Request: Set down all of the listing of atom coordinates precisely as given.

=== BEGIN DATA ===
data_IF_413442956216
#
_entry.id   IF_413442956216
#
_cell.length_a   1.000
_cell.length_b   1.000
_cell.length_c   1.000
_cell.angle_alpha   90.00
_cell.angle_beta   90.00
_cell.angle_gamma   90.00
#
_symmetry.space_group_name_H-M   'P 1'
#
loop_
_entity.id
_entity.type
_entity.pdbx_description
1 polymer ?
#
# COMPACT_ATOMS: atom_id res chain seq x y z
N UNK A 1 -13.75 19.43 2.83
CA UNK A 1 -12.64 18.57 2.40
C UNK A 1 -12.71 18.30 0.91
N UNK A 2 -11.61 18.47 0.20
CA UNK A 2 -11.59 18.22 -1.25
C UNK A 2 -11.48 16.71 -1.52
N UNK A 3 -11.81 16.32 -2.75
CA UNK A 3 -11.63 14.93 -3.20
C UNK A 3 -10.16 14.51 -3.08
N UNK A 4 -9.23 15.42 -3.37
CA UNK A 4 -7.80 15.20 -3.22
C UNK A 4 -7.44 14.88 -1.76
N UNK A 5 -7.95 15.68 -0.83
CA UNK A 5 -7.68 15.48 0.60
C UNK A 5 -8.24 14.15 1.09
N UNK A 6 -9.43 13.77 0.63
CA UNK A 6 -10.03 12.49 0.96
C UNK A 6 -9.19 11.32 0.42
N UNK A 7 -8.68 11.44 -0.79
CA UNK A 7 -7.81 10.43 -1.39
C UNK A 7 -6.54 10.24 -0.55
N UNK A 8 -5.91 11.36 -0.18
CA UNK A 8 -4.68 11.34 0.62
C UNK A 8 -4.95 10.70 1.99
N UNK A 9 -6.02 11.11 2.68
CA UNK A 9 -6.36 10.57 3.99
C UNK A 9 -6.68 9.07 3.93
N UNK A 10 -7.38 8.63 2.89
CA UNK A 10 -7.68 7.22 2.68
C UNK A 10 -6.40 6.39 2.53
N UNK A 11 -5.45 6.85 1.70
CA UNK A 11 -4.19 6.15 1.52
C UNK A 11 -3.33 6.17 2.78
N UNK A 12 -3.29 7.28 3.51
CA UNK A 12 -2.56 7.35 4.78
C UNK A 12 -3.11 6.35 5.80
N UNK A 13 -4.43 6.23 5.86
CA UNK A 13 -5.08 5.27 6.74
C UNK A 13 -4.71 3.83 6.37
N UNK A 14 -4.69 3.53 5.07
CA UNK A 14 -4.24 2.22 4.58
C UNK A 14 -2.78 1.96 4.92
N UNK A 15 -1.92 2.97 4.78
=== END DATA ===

data_IF_413442956216
#
_entry.id   IF_413442956216
#
_cell.length_a   1.000
_cell.length_b   1.000
_cell.length_c   1.000
_cell.angle_alpha   90.00
_cell.angle_beta   90.00
_cell.angle_gamma   90.00
#
_symmetry.space_group_name_H-M   'P 1'
#
loop_
_entity.id
_entity.type
_entity.pdbx_description
1 polymer ?
#
# COMPACT_ATOMS: atom_id res chain seq x y z
N UNK A 1 -13.75 19.43 2.83
CA UNK A 1 -12.64 18.57 2.40
C UNK A 1 -12.71 18.30 0.91
N UNK A 2 -11.61 18.47 0.20
CA UNK A 2 -11.59 18.22 -1.25
C UNK A 2 -11.48 16.71 -1.52
N UNK A 3 -11.81 16.32 -2.75
CA UNK A 3 -11.63 14.93 -3.20
C UNK A 3 -10.16 14.51 -3.08
N UNK A 4 -9.23 15.42 -3.37
CA UNK A 4 -7.80 15.20 -3.22
C UNK A 4 -7.44 14.88 -1.76
N UNK A 5 -7.95 15.68 -0.83
CA UNK A 5 -7.68 15.48 0.60
C UNK A 5 -8.24 14.15 1.09
N UNK A 6 -9.43 13.77 0.63
CA UNK A 6 -10.03 12.49 0.96
C UNK A 6 -9.19 11.32 0.42
N UNK A 7 -8.68 11.44 -0.79
CA UNK A 7 -7.81 10.43 -1.39
C UNK A 7 -6.54 10.24 -0.55
N UNK A 8 -5.91 11.36 -0.18
CA UNK A 8 -4.68 11.34 0.62
C UNK A 8 -4.95 10.70 1.99
N UNK A 9 -6.02 11.11 2.68
CA UNK A 9 -6.36 10.57 3.99
C UNK A 9 -6.68 9.07 3.93
N UNK A 10 -7.38 8.63 2.89
CA UNK A 10 -7.68 7.22 2.68
C UNK A 10 -6.40 6.39 2.53
N UNK A 11 -5.45 6.85 1.70
CA UNK A 11 -4.19 6.15 1.52
C UNK A 11 -3.33 6.17 2.78
N UNK A 12 -3.29 7.28 3.51
CA UNK A 12 -2.56 7.35 4.78
C UNK A 12 -3.11 6.35 5.80
N UNK A 13 -4.43 6.23 5.86
CA UNK A 13 -5.08 5.27 6.74
C UNK A 13 -4.71 3.83 6.37
N UNK A 14 -4.69 3.53 5.07
CA UNK A 14 -4.24 2.22 4.58
C UNK A 14 -2.78 1.96 4.92
N UNK A 15 -1.92 2.97 4.78